Roger Ebert

Every so often I get asked if I’m related to Roger Ebert.  My standard answer is “No, but it would be nice to have a rich uncle.”  I always wanted to write him and ask for permission to use the title The Other Ebert, but I never got up the nerve, which is definitely my loss since I understand from his obituaries that he encouraged movie review bloggers.

The year 1978 saw two momentous events.  That was the year that Sneak Previews, the review show that Roger did with Gene Siskel, debuted on PBS and it was also the year I entered film school.  Having always been passionate about film, I responded to Roger’s passion.  During that period in film history, the American independent movement was just picking up steam and a lot of exciting films were coming out.  Roger and Gene turned me on to many of them.  I didn’t review films back then.  That bug didn’t bite me until 25 years later, but I’ve always watched films and loved them.  Roger definitely enabled that.

To me, Roger fell into a utilitarian niche in film criticism.  He was the kind of film critic you went to when you wanted to know what film to see that night.  There were others like Pauline Kael and Andrew Sarris that viewed film from a more artistic viewpoint.  They studied films, explaining them in terms of aesthetic theories like auteurism; Roger just enjoyed them.  But of course it wasn’t that simple.  Roger brought just as much intellectual rigor and knowledge of film history to criticism as Kael and Sarris (or even James Agee before them) but he was better at explaining it to non-film students.  And he wasn’t afraid to admit that he liked a film that was enjoyable even though it lacked any kind of intellectual heft.  That’s the mark of someone who truly loves movies.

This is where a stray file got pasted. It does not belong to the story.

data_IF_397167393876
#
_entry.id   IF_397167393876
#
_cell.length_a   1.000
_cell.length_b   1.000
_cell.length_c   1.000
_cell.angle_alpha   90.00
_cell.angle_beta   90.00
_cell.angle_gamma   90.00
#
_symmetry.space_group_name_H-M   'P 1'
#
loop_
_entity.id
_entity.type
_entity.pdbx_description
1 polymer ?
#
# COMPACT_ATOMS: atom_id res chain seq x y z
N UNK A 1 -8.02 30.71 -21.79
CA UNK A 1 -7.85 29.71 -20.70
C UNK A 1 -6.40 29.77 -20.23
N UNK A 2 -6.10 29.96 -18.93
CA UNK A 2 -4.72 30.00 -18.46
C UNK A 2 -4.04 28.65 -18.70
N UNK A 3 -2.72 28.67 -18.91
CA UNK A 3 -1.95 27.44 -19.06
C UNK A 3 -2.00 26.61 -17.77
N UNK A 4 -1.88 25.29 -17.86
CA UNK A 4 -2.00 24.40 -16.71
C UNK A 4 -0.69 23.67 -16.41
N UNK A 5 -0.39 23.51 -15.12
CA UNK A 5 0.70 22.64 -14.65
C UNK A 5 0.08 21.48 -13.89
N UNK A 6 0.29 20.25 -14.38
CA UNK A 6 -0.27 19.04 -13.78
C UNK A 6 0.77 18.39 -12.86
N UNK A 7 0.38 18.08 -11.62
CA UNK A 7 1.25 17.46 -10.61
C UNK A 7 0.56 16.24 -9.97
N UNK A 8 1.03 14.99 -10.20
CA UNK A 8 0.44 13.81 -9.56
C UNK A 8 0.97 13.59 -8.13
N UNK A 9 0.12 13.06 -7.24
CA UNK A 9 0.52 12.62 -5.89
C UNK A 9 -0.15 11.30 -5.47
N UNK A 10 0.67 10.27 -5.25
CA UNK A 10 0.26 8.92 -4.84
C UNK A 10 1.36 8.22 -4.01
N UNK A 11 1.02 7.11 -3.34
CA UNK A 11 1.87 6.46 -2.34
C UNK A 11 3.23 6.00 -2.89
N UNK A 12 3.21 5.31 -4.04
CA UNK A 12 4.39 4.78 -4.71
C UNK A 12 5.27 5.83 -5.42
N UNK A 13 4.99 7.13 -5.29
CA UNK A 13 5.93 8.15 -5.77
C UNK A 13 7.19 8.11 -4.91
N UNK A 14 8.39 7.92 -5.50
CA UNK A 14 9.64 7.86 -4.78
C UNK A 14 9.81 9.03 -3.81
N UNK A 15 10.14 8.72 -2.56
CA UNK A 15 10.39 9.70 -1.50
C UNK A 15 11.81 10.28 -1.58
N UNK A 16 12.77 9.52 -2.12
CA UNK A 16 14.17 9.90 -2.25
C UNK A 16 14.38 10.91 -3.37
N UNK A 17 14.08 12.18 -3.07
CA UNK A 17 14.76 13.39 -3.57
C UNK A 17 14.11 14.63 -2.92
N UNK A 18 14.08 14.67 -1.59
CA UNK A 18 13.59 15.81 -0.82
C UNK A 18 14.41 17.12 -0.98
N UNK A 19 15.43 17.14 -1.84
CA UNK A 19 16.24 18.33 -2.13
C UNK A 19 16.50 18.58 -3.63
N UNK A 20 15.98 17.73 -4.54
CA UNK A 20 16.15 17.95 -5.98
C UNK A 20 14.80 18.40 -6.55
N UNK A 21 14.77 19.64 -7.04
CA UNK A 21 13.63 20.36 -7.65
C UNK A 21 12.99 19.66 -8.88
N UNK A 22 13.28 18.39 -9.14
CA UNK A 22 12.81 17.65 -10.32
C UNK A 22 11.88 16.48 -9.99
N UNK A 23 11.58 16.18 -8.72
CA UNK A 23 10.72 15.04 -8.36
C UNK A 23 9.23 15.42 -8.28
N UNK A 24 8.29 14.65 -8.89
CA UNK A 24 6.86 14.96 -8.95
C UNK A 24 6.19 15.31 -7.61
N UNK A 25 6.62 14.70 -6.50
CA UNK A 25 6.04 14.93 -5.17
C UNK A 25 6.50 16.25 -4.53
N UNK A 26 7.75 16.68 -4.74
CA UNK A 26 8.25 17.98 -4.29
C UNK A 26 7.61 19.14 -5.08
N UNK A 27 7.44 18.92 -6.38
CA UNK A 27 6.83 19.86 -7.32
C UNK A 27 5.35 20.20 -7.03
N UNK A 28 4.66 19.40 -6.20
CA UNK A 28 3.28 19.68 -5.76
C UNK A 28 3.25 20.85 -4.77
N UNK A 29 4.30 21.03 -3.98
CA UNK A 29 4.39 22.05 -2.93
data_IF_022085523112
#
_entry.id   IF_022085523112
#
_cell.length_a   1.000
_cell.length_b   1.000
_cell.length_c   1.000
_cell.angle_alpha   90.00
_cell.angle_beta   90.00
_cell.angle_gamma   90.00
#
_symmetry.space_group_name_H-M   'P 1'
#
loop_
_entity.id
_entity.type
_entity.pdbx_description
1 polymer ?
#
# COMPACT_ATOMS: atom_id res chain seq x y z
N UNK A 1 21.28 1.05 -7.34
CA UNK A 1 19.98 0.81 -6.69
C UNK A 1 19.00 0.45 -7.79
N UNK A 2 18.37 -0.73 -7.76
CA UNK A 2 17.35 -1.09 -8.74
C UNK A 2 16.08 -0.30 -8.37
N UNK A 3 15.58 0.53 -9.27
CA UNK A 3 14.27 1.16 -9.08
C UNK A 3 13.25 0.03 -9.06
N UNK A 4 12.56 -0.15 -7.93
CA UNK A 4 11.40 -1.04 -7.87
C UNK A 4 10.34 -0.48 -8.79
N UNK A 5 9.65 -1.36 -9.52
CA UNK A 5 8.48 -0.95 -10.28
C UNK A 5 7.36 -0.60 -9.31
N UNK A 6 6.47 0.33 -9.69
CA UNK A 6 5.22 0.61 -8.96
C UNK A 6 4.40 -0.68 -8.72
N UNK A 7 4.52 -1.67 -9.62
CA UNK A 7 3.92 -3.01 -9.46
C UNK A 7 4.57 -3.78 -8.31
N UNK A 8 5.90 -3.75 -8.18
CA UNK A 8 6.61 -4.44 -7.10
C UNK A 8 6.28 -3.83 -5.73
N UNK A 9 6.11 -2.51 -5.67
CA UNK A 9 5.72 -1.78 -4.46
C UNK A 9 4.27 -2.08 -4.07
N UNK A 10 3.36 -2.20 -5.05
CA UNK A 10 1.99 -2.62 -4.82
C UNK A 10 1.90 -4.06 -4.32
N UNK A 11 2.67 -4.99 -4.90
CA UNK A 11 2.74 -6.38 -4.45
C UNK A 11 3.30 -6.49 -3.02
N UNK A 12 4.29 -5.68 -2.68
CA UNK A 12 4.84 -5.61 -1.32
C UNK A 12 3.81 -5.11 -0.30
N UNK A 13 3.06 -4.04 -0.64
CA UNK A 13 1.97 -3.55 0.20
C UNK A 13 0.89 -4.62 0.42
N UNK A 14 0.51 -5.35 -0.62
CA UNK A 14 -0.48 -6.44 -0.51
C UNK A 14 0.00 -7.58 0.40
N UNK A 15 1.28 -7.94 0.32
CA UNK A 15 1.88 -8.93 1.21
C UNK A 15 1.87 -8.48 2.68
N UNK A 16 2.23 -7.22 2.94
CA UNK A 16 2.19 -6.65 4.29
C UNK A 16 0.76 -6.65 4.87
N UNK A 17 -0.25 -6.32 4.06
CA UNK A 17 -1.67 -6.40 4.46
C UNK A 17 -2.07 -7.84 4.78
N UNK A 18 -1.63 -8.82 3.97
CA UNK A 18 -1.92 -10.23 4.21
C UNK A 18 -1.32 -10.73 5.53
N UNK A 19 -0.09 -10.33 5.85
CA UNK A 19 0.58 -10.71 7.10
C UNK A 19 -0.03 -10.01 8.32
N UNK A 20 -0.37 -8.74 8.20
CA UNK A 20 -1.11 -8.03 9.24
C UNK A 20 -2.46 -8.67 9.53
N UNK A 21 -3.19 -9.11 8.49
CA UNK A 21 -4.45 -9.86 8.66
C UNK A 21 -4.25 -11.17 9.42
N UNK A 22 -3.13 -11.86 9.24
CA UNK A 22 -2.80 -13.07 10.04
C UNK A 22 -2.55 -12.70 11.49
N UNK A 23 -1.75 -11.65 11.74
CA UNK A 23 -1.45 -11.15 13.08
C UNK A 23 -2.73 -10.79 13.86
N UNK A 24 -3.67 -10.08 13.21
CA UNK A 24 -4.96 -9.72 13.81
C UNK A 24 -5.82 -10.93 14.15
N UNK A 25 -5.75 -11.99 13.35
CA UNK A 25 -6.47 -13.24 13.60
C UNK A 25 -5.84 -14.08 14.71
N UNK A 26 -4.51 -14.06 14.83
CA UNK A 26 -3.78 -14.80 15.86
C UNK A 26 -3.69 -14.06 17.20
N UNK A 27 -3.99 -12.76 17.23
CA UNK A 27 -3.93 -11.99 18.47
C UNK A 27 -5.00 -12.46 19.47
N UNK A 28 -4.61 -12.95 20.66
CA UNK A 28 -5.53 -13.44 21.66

Since I started this blog I’ve always approached it with the philosophy that I would certainly give my opinion but I would also give people enough of a feel for what the movie is like that they could decide for themselves if they might like it despite my opinion.  I don’t know if I’ve achieved that or not but Roger Ebert certainly did.

Also inspirational is the brave way in which he battled cancer in the last years of his life.  He never stopped reviewing films and after a hiatus, he even appeared on television again.  If I lost a jaw and with it the ability to talk and eat, I would pack it in, become a recluse and never have my picture taken.  Roger went on TV, using an electronic gizmo to talk.  That’s a powerful love of movies and frankly of life.

He was the first movie critic to win a Pulitzer Prize and was truly the most recognizable and influential movie critic in the country.  I am proud to share his last name and his love of cinema.

 

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